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“The demon is that it’s still acceptable to have profit without purpose”

Leslie Johnston CEO Laudes Foundation Partnership, Pioneers Post 9/2020


Partnership is another word that all agree is good in relation to public services, but the critical question is what it should mean in productive practice.

The sine qua non of partnership is common purpose.

Thus, purpose alignment opens the way to partnership, where commissioner, provider and other stakeholders work collaboratively and co-operatively for the common purpose.


This allows for the mobilisation of all available resources, from all stakeholder sources, and puts the focus on overall, relational project management, rather than separated, transactional contract management.

It replaces cycles of transactional, non-progressive, short-term contracts with an over-arching, multi-stakeholder, strategic, long-term community development perspective.

Preventative activity becomes central to planning, not the service element most vulnerable to being cut to realise short-term economies.

A clearer and more strategic base is set for integration and rational budget sharing with other services and other public service sectors.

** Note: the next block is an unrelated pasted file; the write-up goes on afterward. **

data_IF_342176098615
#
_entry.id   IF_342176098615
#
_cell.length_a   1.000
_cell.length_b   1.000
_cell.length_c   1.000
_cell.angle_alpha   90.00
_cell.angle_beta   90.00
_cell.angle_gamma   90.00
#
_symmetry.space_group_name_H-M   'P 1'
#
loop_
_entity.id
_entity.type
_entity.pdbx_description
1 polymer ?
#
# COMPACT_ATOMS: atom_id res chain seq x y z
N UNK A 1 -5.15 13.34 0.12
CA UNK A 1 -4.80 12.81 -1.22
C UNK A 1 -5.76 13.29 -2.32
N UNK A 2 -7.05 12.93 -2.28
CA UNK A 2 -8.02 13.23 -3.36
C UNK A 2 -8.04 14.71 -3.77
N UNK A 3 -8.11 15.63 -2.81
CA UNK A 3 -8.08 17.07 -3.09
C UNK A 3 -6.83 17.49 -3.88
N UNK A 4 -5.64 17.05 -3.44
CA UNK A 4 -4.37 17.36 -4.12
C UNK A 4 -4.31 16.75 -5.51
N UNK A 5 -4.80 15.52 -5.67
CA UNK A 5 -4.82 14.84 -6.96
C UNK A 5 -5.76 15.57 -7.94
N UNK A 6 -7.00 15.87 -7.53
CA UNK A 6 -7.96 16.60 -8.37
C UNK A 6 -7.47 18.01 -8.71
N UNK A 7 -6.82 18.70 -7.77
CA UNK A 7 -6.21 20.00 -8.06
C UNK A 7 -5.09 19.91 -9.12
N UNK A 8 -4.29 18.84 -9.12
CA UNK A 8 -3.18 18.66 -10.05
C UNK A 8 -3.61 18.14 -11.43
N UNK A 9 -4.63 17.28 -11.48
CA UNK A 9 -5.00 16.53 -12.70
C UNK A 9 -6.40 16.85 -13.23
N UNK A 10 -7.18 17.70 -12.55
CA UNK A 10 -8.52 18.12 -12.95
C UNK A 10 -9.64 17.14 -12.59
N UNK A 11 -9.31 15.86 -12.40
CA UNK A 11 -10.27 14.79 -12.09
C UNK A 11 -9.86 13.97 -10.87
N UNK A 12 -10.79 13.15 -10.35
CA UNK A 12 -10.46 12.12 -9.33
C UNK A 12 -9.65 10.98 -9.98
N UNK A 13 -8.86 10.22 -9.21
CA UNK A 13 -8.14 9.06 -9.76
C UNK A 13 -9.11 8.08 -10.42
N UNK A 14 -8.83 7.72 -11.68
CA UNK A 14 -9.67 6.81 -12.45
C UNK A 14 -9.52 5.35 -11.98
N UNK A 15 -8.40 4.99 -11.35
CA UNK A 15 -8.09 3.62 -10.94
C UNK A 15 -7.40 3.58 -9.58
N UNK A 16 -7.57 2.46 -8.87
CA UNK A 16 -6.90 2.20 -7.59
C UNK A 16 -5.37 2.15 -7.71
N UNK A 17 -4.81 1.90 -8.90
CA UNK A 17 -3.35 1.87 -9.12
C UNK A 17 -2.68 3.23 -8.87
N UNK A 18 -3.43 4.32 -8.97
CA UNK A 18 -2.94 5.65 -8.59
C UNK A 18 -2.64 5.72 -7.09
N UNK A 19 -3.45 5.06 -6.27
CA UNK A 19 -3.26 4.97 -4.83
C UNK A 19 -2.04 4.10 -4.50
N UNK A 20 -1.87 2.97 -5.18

Models of “Innovation Partnership” and “Community Alliance” may become systemic, rather than testaments to the insight, capability and courage of individuals battling against systemic barriers and obstacles.

The virtues and efficiencies of common purpose, collaboration and Public Value may, thereby, be promoted, correcting their socio-economic undervaluation in relation to public services.

The malign-effects and inefficiencies of the pursuit of profit, market competition and private shareholder value may, correspondingly, be balanced, correcting their socio-economic overvaluation in relation to public services.

What next?

  • This is number 5 of our 5 Fundamental Correctives for Practical Public Service Reform and Innovation – read the others here: